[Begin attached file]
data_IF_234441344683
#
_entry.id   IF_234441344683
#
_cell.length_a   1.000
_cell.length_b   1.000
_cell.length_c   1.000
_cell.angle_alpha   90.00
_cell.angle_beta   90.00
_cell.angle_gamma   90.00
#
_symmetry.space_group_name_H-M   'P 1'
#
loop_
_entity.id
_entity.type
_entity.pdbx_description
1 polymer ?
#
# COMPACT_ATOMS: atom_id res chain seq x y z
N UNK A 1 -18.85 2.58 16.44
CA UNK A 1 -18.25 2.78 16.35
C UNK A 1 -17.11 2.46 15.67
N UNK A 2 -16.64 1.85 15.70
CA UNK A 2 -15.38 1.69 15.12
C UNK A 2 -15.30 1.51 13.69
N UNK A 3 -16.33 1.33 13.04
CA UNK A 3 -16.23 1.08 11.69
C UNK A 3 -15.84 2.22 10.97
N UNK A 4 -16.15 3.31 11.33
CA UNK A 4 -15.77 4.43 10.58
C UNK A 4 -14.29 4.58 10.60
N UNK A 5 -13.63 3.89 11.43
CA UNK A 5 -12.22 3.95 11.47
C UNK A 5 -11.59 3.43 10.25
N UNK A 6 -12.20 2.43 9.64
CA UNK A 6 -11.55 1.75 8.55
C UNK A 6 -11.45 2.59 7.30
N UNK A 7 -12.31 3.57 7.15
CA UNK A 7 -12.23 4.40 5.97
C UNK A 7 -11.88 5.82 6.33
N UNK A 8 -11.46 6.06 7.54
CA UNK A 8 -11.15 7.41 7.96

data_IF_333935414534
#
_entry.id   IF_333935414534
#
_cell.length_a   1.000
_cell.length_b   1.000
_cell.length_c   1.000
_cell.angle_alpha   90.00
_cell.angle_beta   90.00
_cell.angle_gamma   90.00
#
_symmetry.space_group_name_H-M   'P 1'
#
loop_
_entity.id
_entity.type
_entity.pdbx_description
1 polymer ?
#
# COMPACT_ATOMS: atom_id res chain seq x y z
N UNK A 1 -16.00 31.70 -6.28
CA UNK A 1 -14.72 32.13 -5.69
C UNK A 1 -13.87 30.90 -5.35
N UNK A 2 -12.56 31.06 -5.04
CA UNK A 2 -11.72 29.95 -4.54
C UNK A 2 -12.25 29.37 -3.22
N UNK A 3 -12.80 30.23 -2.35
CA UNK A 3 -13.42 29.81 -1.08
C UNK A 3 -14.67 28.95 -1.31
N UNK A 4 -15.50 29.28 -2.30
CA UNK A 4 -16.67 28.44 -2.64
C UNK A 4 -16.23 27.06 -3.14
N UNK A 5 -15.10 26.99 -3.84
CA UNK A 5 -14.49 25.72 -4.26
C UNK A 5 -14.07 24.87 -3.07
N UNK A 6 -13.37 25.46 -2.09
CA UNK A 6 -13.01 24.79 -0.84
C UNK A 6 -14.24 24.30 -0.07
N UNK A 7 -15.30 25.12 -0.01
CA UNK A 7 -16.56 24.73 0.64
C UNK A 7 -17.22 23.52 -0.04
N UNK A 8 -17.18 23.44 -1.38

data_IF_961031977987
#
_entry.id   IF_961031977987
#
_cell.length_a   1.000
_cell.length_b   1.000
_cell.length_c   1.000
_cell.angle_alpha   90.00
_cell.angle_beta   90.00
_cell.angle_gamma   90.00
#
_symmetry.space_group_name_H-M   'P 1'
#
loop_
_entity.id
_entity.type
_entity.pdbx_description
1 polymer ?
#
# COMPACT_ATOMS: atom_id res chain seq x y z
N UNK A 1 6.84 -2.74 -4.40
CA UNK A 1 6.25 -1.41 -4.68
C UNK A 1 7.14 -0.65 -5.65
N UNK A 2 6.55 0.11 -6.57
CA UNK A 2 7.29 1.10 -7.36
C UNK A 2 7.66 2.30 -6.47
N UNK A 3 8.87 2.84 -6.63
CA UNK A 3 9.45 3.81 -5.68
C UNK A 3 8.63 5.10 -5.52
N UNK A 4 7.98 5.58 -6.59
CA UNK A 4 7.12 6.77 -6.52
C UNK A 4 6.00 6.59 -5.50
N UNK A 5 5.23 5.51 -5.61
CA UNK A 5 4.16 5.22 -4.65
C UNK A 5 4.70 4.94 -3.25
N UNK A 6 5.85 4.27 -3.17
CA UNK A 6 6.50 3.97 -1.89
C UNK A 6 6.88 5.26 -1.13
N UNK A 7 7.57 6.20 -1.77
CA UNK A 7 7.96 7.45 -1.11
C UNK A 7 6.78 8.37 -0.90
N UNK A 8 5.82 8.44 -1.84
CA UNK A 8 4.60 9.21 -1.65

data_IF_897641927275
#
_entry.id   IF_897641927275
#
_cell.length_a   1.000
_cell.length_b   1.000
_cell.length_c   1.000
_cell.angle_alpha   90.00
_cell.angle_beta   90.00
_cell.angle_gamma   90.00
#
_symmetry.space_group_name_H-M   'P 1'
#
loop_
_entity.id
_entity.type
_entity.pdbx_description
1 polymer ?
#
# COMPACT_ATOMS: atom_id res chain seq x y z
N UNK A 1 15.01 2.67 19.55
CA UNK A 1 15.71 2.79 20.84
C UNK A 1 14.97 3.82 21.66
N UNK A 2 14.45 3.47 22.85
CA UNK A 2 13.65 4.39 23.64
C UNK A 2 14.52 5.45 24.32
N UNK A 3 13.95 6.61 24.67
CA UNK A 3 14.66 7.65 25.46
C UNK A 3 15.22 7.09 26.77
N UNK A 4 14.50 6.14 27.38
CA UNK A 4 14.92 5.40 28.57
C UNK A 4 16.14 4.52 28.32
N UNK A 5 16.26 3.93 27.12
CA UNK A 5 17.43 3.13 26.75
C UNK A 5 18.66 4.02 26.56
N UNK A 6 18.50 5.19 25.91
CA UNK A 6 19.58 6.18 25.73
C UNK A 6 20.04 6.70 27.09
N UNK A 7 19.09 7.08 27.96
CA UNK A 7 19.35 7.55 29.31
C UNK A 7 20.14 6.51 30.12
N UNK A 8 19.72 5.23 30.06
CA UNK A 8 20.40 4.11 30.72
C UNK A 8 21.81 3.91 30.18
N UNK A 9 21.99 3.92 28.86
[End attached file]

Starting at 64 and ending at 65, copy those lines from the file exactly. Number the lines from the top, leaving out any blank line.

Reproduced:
N UNK A 1 -16.00 31.70 -6.28
CA UNK A 1 -14.72 32.13 -5.69